Davos of Art World Lures Collectors to $4 Billion FairKatya Kazakina
Andy Warhol’s $32 million self-portrait and Willem de Kooning’s $15 million painting of a redheaded woman will tempt billionaires from Qatar, Hong Kong and Moscow at the world’s largest modern and contemporary art fair this week in Switzerland.
Each June, Art Basel transforms the quiet Swiss city on the Rhine River into the epicenter of the art market where a hotel room is harder to come by than a Malevich. With as much as $4 billion worth of art for sale, according to an estimate by insurer AXA Art, it’s the largest edition since the fair’s inception in 1970.
The world’s leading galleries are among 285 exhibitors from 34 countries offering works from early 20th-century masterpieces to new canvases with just-dried paint. Attendance is expected to reach 86,000 over six days, organizers said. Warren Buffett’s NetJets Inc., a sponsor of the fair for the 11th year, has booked more than 100 private flights in and out of Basel.
“It’s like Davos of the art world,” Wendy Cromwell, a New York-based art adviser who is attending for the 19th time, said in reference to the World Economic Forum, which holds an annual conference in Davos, about two and a half hours away. “Galleries are catering to a global class of wealthy, elite collectors.”
The stampede began today at the Messe Basel exhibition center, when a section populated with oversized sculptures and sprawling installations opened to “first-choice” VIPs. The tiered opening continues tomorrow; regular VIPs gain entry on June 18 and the general public on June 19.
The fair comes on the heels of a record-setting season in New York, where auction houses sold $2.2 billion of modern, Impressionist, postwar and contemporary art last month. Dozens of artist records were set, including $84.2 million for Barnett Newman’s “Black Fire I” painting at Christie’s on May 13.
The shopping spree is expected to continue in Basel, where galleries have already sold or reserved works before the fair’s opening. Francis Bacon’s small 1959 portrait, priced at $3.5 million, was set to be among 75 artworks at Chicago- and New York-based Richard Gray Gallery, whose clients include hedge-fund manager Kenneth C. Griffin, chief executive officer of Citadel LLC.
The painting sold last week and won’t be exhibited, said Paul Gray, the gallery’s director. Other works are still on schedule including a 1963 silkscreen painting by Robert Rauschenberg, offered at $8.5 million, and Dan Flavin’s neon sculpture named after Russian constructivist artist Vladimir Tatlin and valued at $2.5 million. The gallery is also selling “Montcalm Pool, Los Angeles” a vibrant 1980 swimming pool scene by David Hockney for $1.75 million.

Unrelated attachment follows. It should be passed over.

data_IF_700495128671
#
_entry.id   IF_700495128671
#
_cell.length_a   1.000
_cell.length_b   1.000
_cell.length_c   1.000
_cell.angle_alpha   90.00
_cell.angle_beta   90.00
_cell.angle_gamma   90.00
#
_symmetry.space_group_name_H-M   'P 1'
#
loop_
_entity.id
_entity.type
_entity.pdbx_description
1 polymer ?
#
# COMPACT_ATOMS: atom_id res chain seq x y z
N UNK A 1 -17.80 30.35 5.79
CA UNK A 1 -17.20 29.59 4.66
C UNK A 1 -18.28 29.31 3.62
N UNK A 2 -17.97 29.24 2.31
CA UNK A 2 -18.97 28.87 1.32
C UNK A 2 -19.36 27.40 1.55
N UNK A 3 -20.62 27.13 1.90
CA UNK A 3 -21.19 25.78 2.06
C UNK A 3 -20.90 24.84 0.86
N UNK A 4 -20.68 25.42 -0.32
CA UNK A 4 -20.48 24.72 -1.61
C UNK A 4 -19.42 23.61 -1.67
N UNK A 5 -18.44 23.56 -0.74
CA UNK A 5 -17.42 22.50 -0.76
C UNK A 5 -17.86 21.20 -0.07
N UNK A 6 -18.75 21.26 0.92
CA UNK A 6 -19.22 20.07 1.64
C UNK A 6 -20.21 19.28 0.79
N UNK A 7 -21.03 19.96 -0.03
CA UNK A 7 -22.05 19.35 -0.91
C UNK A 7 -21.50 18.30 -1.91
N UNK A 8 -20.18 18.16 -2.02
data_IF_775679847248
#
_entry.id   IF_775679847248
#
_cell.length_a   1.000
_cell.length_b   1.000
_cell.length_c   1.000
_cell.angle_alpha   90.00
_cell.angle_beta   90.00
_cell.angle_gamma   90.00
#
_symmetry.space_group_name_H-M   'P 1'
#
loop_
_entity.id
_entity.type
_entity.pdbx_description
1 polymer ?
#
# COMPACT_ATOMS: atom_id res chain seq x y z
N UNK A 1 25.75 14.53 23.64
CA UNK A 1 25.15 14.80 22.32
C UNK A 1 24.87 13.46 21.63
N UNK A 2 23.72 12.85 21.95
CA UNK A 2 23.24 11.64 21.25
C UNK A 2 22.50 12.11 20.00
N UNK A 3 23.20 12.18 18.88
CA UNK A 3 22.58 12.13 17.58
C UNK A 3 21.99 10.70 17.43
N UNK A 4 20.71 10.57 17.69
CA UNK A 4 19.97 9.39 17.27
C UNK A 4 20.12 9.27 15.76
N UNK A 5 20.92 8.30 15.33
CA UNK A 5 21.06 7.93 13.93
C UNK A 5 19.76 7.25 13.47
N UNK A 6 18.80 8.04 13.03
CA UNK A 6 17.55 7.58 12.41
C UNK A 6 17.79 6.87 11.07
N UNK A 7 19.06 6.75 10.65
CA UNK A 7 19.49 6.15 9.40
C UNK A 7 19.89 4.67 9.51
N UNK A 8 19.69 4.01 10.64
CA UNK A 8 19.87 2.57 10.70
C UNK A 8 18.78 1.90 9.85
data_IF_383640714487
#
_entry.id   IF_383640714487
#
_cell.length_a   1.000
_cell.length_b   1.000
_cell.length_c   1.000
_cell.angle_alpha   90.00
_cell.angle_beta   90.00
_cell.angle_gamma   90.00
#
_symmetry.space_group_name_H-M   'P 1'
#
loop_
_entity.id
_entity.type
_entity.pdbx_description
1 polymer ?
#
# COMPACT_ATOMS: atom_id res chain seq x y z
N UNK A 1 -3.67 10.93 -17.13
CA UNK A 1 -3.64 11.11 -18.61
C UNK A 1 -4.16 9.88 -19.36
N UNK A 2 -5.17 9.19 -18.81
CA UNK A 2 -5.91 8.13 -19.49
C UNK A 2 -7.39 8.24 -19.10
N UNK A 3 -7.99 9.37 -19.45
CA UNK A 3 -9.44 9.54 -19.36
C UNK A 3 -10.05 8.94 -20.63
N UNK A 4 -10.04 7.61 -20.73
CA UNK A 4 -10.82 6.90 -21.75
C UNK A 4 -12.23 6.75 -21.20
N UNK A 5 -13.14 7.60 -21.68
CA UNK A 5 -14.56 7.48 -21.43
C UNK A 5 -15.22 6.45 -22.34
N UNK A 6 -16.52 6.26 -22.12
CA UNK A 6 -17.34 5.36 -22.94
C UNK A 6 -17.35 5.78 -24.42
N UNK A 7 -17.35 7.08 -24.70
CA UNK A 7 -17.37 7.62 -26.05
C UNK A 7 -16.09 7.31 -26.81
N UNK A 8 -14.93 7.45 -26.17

“The size of the market has never been bigger,” Gray said. “But it’s very selective. People don’t throw money around unless they are convinced the work has value and it’s something they really desire.”
That hasn’t stopped prices from going higher than ever, collectors and advisers said. The value of the art at the fair is up 128.6 percent from 2011, when Hiscox Ltd. put the estimate at about $1.75 billion. Axa Art’s estimate for this year ranges from 2 billion euros ($2.7 billion ) to 3 billion ($4 billion) euros.
“If people want the best things, there’s not much negotiating,” said Philip Hoffman, chief executive officer of Fine Art Fund Group, an advisory group in London that manages $300 million of art assets. “Things will be snapped up.”
Hoffman said clients from the Middle East, who are vacationing in London before the Muslim holiday of Ramadan, which begins June 28, will fly into Basel just for the fair. So will Russian and Ukrainian collectors undeterred by U.S. sanctions following Russia’s invasion of Crimea.
“There’s a lot of wealth looking at the art market,” he said. “It’s a neutral currency.”
“We are going to have an incredible group of international collectors, including first-time collectors from Japan, Korea, India, mainland China, Africa and the Middle East,” said Marc Spiegler, director of Art Basel.
Edward Tyler Nahem Fine Art is selling the $15 million de Kooning “Woman (Arthur’s Woman)” 1969 semi-abstract of a redhead. Skarstedt Gallery is selling Warhol’s $32 million self-portrait in a fright wig.
New York art dealer Christophe van de Weghe is offering Warhol’s 1964 “Little Electric Chair” at $8 million and a Franz Kline black-and-white abstraction, which had belonged to French billionaire Francois Pinault, at $7.5 million.
Robert Mnuchin, a former Goldman Sachs Group Inc. executive whose New York gallery specializes in postwar art, will bring a vertical 10-part stack by Donald Judd, valued at more than $5 million, and a $1.2 million painting by French artist Simon Hantai. Mnuchin will also show works by hot contemporary artists Christopher Wool and Mark Bradford.
Art created in the past 10 to 15 years has become a more important part of Art Basel, said Mnuchin, who’s participating in the fair for 18th time. “Golden oldies are harder and harder for dealers to get,” he said.
“Unlimited,” the first section of the fair to open, will feature large-scale works like Carl Andre’s 100 meter-long (328 feet) sculpture consisting of 300 steel square plates that diagonally traverse the exhibition floor. The work was created for the Documenta exhibition in 1982, where it was shown outdoors. Its current price is $5 million, according to Konrad Fischer Galerie.
Hundreds of colorful Venetian blinds will cascade from a 30-foot ceiling, courtesy of Korean artist Haegue Yang. The work is available for 400,000 euros through Kukje Gallery from Seoul.
Parked near the entrance is a giant balloon in a metal stand. The artwork is a prototype for a nonfunctional satellite by Trevor Paglen, who has already launched art into space. Priced at $150,000, it comes with a backup balloon and a pump -- in case the work pops.
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